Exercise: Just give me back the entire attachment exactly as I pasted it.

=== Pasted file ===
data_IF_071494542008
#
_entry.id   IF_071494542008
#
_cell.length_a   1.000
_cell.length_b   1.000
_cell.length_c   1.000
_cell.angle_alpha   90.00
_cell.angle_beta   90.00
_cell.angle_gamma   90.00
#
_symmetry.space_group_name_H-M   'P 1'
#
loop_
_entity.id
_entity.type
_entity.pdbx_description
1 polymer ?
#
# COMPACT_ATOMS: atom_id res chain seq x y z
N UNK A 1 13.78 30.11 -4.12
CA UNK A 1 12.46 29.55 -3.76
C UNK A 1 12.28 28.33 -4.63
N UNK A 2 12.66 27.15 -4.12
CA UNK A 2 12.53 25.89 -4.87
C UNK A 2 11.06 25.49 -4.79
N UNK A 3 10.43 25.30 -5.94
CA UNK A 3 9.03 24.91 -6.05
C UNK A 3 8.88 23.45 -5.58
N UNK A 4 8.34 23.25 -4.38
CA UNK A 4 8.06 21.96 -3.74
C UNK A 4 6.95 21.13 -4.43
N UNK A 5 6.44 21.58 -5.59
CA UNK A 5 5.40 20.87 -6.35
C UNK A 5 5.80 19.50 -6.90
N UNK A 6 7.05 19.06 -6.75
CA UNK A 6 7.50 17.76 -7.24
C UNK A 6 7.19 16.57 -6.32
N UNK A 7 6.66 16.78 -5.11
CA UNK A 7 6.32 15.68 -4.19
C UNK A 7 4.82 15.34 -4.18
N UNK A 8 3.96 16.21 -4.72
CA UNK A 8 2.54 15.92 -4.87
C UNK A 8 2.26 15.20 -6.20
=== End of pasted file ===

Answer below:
data_IF_071494542008
#
_entry.id   IF_071494542008
#
_cell.length_a   1.000
_cell.length_b   1.000
_cell.length_c   1.000
_cell.angle_alpha   90.00
_cell.angle_beta   90.00
_cell.angle_gamma   90.00
#
_symmetry.space_group_name_H-M   'P 1'
#
loop_
_entity.id
_entity.type
_entity.pdbx_description
1 polymer ?
#
# COMPACT_ATOMS: atom_id res chain seq x y z
N UNK A 1 13.78 30.11 -4.12
CA UNK A 1 12.46 29.55 -3.76
C UNK A 1 12.28 28.33 -4.63
N UNK A 2 12.66 27.15 -4.12
CA UNK A 2 12.53 25.89 -4.87
C UNK A 2 11.06 25.49 -4.79
N UNK A 3 10.43 25.30 -5.94
CA UNK A 3 9.03 24.91 -6.05
C UNK A 3 8.88 23.45 -5.58
N UNK A 4 8.34 23.25 -4.38
CA UNK A 4 8.06 21.96 -3.74
C UNK A 4 6.95 21.13 -4.43
N UNK A 5 6.44 21.58 -5.59
CA UNK A 5 5.40 20.87 -6.35
C UNK A 5 5.80 19.50 -6.90
N UNK A 6 7.05 19.06 -6.75
CA UNK A 6 7.50 17.76 -7.24
C UNK A 6 7.19 16.57 -6.32
N UNK A 7 6.66 16.78 -5.11
CA UNK A 7 6.32 15.68 -4.19
C UNK A 7 4.82 15.34 -4.18
N UNK A 8 3.96 16.21 -4.72
CA UNK A 8 2.54 15.92 -4.87
C UNK A 8 2.26 15.20 -6.20